Table 2. USG conversion table from human to dogs and cats (personal communication, Japanese manufacturer: ATAGO)

USG readings from
human refractometer

Corrected
Dog USG

Corrected
Cat USG

1.000

1.000

1.000

1.005

1.004

1.004

1.010

1.009

1.007

1.015

1.013

1.011

1.020

1.017

1.015

1.025

1.022

1.018

1.030

1.026

1.022

1.035

1.030

1.026

1.040

1.034

1.030

1.045

1.038

1.034

1.050

1.042

1.038

1.055

1.046

1.041

1.060

1.050

1.045

Urine specific gravity is an important assessment for hydration status, renal urinary concentration and dilution. It is important as to detect the decline of renal function, especially for early detection of chronic kidney disease. A USG between 1.008–1.012 is identical to the specific gravity of plasma, and it indicates that the kidneys are not performing their works either dilution or concentration, if it is seen constantly. This is a USG characteristic of chronic renal failure, and a constant forming of such urine is called isosthenuria. Insufficient concentration of urine, 1.013–1.029 in dogs and 1.013–1.034 in cats, if seen at multiple samplings, warrants diagnostic work-up for kidney disease. A low specific gravity of 1.007 or less indicates that the kidneys are working to dilute urine, and renal failure can be ruled out. The reasons for dilute urine production, however, should be investigated if the condition persists.

d. Chemical Analysis Using Multi-Stick Test Paper

A multi-stick test is a semi-quantitative dry chemistry analysis of the urine. In order to achieve a reliable quantitative test, it is important to regulate the sample volume and the time. The multi-stick is briefly dipped in the urine, the extra urine shaken off, and the time of the chemical reaction is accurately controlled. Combined with the color table in the exact time will now be determined. The color of the test paper in each parameter is then compared with the color chart supplied in the label of the bottle in exact time specified. Test parameters in multi-stick include pH, protein, glucose, ketone, occult blood, bilirubin. The multi-stick usually contains a parameter called urobilinogen, but it is not evaluated in veterinary medicine because it is less sensitive and specific in detecting cholestasis in dogs and cats.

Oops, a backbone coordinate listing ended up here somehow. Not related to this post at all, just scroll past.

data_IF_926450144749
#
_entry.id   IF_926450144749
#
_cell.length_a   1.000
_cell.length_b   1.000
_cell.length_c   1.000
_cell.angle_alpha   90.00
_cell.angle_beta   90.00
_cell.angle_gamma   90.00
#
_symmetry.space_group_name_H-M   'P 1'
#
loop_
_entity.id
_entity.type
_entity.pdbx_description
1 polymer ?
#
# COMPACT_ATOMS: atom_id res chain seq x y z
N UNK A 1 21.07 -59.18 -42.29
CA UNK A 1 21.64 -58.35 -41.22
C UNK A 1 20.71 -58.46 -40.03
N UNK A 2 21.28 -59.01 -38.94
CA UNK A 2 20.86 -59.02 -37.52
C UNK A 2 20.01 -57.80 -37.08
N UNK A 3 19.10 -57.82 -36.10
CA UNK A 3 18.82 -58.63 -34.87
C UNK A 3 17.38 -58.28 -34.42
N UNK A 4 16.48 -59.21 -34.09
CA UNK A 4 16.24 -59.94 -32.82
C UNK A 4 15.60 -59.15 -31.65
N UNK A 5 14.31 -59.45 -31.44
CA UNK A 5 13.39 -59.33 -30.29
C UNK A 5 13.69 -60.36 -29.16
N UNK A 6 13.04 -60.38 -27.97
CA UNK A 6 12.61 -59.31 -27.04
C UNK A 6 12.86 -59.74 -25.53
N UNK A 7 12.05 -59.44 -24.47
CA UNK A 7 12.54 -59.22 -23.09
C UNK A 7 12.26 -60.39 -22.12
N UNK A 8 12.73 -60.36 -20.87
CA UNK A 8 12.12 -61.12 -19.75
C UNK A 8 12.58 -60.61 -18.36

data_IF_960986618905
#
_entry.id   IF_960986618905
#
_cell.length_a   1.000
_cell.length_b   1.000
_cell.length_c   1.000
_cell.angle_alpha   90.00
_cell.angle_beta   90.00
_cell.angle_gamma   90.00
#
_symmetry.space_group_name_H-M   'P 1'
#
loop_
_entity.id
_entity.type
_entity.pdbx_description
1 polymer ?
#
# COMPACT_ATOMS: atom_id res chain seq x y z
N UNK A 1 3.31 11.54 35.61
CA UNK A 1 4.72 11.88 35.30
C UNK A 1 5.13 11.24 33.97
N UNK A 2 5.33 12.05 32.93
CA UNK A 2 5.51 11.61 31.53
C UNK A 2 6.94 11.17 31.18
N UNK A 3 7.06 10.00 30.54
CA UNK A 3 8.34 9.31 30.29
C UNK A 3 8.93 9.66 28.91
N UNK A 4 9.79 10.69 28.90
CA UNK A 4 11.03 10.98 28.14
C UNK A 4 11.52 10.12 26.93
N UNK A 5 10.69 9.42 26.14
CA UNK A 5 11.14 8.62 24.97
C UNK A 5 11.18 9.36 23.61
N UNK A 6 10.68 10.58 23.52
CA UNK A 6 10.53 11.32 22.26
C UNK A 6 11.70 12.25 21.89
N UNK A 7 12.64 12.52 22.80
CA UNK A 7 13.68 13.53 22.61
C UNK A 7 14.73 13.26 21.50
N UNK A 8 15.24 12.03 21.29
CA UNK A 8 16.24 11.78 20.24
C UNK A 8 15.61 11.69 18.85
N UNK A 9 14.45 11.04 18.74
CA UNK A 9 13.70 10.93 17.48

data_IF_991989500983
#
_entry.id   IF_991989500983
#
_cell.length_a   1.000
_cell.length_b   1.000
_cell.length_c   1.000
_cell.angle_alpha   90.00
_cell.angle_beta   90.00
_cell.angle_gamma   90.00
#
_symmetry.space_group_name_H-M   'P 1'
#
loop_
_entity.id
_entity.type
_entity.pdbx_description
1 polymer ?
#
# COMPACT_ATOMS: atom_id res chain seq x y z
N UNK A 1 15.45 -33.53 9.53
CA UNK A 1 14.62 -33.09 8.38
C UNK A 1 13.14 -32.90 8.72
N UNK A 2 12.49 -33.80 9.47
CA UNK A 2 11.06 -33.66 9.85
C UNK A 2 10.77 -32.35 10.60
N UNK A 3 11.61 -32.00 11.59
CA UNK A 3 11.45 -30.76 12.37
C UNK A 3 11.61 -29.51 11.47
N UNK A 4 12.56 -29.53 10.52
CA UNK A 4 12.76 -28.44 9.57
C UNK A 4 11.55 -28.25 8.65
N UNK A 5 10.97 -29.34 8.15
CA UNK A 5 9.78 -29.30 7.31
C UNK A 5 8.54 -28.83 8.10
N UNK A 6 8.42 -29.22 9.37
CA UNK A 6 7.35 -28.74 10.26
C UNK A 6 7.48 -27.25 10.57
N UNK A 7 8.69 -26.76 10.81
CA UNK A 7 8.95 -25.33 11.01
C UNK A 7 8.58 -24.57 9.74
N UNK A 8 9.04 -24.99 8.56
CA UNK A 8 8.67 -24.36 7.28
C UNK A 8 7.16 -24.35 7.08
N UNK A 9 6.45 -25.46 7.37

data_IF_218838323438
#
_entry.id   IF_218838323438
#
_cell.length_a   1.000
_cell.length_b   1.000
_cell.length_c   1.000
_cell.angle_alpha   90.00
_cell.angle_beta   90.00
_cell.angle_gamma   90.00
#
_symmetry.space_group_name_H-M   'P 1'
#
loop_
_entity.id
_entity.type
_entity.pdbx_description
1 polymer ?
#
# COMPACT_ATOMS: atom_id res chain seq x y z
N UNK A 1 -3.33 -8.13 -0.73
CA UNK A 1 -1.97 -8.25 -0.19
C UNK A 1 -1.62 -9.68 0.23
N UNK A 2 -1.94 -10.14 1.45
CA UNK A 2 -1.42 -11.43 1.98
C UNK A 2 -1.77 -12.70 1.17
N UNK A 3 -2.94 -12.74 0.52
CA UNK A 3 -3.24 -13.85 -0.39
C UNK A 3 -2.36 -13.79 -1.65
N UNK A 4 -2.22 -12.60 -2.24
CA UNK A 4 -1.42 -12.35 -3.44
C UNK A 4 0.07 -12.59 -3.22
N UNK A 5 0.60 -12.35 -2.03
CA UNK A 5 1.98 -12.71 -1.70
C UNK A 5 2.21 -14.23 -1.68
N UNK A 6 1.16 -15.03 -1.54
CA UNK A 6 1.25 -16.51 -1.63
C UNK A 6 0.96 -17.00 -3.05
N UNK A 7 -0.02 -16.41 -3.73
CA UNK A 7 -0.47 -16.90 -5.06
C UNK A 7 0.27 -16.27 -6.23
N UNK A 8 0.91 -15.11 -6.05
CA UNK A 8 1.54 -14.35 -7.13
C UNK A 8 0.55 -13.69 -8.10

e. Microscopic Examination of Urinary Sediment

A 5-ml sample of urine is centrifuged and urine sediment is used for microscopic examination. One drop of the sediment is placed on a glass slide, an 18 mm x 18 mm cover glass is placed, and the slide is examined unstained microscopically with a condenser aperture narrowed to have an extra contrast.

At a low magnification of 100x (10x objective lens) the slide is first examined to see what is present in the sediment. If there are urinary casts, the number is recorded. At a high magnification of 400x (40x objective lens), the type of cylinder, red blood cells, white blood cells, bacteria and other cells such as the epithelium are recorded (Table 3).

Table 3. Standard notation of the urinary sediment red blood cells and leukocytes in the x400 field (HPF)

Red blood cells

Leukocytes

-

0/HPF

-

0/HPF

±

< 4/HPF

±

< 5/HPF

+

4–8/HPF

+

5–20/HPF

2+

8–30/HPF

2+

20–50/HPF

3+

> 30/HPF

3+

> 50/HPF

4+

Filling the field

4+

Filling the field

  

Speaker Information
(click the speaker's name to view other papers and abstracts submitted by this speaker)

Takuo Ishida, DVM, PhD, DJCVP
Akasaka Animal Hospital
Tokyo, Japan